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  • Writer's pictureJoanna Trew

Tools for you to make decisions easier

If you're thinking of adding to your business, but hesitating not sure if it is the right time, have a look below for decision making tools that might help with this, and with other decisions.

This is a chicken or egg type question for many who want to hire in their business, and don't have a business coach or mentor to run these decisions by before making the final call.

If you are currently thinking about hiring a new person, but not sure if it is the right time, or should you wait to get another client, but need the help to handle your workload to even find that new client, then this little article may help you decide.

If you have all your hiring under control, or you are outsourcing, or you work for a company where they decide, then the below may help you with other decisions.

My mission is to make sure I can reach as many people as possible to explain how trying new things and making simple changes can improve their business, and their client relationships.

TOOL 1: Know your comfort limit

We are all shaped by our past experiences and life lessons in a large degree, including our risk attitudes and our comfort levels.

What I mean here by comfort limit is the exact monetary amount, the balance on your business account, with which you feel comfortable, safe and secure.

How much is it for you?

For some it might be £50,000, for some £5,000 and for some over £100,000 is what they need to cover expenses, operating costs, salaries, materials, etc.

Once you know your comfort amount, it becomes very clear whether you can take risks, whether you can hire, invest in new equipment, and spend money before having to take other factors into account.

If you are currently below your minimum comfort amount, you need to consider hiring and other spending very carefully, as it might still be worth it, but you are aware of the risks and can be more cautious and better prepared.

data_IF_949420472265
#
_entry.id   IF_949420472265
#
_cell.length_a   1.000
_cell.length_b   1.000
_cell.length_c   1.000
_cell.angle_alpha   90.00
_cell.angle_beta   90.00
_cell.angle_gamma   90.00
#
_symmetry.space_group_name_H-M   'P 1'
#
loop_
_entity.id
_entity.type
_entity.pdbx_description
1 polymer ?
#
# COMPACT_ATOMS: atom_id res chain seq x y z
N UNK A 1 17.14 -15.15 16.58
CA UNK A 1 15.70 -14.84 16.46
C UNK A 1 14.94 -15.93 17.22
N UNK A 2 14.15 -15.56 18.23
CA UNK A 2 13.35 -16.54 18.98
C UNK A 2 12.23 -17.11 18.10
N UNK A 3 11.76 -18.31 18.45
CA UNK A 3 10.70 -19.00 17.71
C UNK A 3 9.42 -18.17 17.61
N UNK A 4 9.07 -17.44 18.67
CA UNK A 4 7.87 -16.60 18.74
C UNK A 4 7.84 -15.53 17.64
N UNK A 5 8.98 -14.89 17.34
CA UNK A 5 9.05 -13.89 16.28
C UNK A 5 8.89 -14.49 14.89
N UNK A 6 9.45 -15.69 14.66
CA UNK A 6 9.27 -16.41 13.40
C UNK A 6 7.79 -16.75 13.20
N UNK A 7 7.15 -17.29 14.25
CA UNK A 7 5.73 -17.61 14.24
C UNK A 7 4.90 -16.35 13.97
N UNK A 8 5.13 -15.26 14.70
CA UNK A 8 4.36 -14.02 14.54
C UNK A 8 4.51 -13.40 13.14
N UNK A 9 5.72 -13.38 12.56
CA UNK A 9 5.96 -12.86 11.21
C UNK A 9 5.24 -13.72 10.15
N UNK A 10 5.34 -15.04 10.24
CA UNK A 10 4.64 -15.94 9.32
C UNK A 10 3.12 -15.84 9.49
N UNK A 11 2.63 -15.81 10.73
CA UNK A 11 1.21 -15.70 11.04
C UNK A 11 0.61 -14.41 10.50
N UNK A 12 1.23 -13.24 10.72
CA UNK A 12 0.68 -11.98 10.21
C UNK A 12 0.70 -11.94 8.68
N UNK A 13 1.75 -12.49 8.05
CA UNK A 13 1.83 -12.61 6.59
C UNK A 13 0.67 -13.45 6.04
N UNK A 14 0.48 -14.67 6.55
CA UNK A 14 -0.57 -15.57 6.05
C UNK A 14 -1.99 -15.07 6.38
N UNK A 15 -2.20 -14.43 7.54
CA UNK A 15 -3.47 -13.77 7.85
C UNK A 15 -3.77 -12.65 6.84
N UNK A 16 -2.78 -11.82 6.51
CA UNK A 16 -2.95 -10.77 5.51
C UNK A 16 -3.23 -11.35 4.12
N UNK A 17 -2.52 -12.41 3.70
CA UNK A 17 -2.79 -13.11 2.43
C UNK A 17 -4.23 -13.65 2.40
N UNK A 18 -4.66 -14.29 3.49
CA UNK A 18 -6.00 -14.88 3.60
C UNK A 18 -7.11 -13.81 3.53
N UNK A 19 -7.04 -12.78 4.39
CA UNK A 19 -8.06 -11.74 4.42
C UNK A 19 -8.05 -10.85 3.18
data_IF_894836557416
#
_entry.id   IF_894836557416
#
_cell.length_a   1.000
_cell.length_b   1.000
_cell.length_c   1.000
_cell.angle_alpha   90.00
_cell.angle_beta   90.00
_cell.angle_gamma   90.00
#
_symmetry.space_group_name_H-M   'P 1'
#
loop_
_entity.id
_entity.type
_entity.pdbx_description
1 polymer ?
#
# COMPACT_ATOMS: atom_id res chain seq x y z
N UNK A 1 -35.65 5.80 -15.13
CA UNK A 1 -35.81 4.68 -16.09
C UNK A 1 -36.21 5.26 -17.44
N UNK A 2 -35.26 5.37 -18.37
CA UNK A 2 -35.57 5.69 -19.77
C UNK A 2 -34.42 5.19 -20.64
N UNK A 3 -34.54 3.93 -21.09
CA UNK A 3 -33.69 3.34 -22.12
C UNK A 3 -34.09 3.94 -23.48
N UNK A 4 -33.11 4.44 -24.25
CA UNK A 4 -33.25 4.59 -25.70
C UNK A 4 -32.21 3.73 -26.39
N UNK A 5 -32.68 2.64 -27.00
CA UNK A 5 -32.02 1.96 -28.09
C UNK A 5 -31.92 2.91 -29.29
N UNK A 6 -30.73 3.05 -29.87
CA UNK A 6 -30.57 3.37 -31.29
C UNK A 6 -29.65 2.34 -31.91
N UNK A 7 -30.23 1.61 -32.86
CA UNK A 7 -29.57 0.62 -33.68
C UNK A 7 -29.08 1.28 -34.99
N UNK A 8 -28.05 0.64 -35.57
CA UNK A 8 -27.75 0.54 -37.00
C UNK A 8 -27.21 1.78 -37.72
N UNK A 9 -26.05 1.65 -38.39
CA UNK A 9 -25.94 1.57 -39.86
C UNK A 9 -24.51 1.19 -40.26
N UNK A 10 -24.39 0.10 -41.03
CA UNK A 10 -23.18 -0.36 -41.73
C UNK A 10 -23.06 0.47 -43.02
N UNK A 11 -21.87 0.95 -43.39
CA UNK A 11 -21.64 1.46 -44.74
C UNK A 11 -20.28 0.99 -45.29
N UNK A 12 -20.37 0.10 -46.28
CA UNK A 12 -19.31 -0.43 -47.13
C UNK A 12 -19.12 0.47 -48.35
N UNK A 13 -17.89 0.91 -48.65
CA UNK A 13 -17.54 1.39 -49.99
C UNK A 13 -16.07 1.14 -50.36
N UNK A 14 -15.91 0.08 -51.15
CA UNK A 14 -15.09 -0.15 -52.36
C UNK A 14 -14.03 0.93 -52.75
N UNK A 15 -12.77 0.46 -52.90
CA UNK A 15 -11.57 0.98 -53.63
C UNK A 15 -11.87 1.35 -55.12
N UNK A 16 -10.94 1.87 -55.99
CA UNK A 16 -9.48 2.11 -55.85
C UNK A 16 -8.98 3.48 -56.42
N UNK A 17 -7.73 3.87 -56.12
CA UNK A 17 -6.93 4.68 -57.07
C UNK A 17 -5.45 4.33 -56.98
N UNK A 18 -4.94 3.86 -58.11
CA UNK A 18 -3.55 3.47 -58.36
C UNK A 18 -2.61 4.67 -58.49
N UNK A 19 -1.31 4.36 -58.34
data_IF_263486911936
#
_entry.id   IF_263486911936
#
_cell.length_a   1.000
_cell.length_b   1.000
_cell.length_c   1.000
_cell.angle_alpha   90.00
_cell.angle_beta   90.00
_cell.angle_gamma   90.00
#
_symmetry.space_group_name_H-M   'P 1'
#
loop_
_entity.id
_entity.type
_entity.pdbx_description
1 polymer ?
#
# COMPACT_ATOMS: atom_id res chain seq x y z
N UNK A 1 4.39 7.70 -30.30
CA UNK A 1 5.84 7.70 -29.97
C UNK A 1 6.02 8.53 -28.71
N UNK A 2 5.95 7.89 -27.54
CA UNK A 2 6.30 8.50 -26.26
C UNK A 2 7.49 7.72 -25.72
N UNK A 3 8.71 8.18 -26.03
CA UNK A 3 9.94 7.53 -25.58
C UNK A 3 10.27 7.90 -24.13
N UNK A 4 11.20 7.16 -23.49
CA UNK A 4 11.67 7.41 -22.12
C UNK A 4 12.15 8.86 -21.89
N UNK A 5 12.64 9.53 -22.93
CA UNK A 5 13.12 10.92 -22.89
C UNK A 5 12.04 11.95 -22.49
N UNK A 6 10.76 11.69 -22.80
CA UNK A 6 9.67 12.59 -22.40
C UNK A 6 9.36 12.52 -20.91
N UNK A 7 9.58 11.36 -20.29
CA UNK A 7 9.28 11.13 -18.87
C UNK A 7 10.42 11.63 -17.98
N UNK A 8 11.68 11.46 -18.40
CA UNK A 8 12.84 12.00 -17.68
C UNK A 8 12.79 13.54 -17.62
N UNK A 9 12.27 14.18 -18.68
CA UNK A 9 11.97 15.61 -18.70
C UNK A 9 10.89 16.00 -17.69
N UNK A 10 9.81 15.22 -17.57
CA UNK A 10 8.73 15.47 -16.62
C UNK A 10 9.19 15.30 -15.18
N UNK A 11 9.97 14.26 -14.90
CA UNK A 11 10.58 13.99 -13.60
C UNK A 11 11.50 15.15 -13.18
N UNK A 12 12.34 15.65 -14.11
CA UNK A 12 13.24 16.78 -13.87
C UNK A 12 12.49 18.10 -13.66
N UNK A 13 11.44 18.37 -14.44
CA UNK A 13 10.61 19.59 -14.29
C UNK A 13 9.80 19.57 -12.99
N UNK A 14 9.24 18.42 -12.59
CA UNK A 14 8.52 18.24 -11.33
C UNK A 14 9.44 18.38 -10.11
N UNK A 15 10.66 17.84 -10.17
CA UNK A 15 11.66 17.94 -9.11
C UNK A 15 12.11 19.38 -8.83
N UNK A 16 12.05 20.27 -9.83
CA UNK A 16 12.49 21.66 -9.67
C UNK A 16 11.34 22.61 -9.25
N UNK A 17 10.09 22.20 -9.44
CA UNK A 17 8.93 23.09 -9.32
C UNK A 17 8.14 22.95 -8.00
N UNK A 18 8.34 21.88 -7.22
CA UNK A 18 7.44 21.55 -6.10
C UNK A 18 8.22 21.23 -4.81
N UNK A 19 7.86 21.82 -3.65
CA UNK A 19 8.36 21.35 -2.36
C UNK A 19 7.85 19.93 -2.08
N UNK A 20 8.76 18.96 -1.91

Beginning with this in mind in your business, or in your personal budgets, should help you make the decision making process much easier from the start.

TOOL 2: Have a sounding board for decisions

As I mentioned in the previous chapter, large decisions are often influenced by your past experiences, your previous jobs or businesses, people you are closest to, and that's all right, as long as you're aware of why you are making the choices you make. There are things you can do to change that, and the tools described here can help you in this process.

One of the key tools is to have a sounding board, someone who you can bounce ideas off of, someone who will let you know what they think, share their expertise and experience, and make it easier for you to see all the angles before you have to make a final decision.

This can of course be me, it can be another coach, a mentor, a family member or a friend, even if you have a business partner already. As long as it is someone with a little more experience than you in certain areas, they will be able to help you see different perspectives and options you may not have seen otherwise.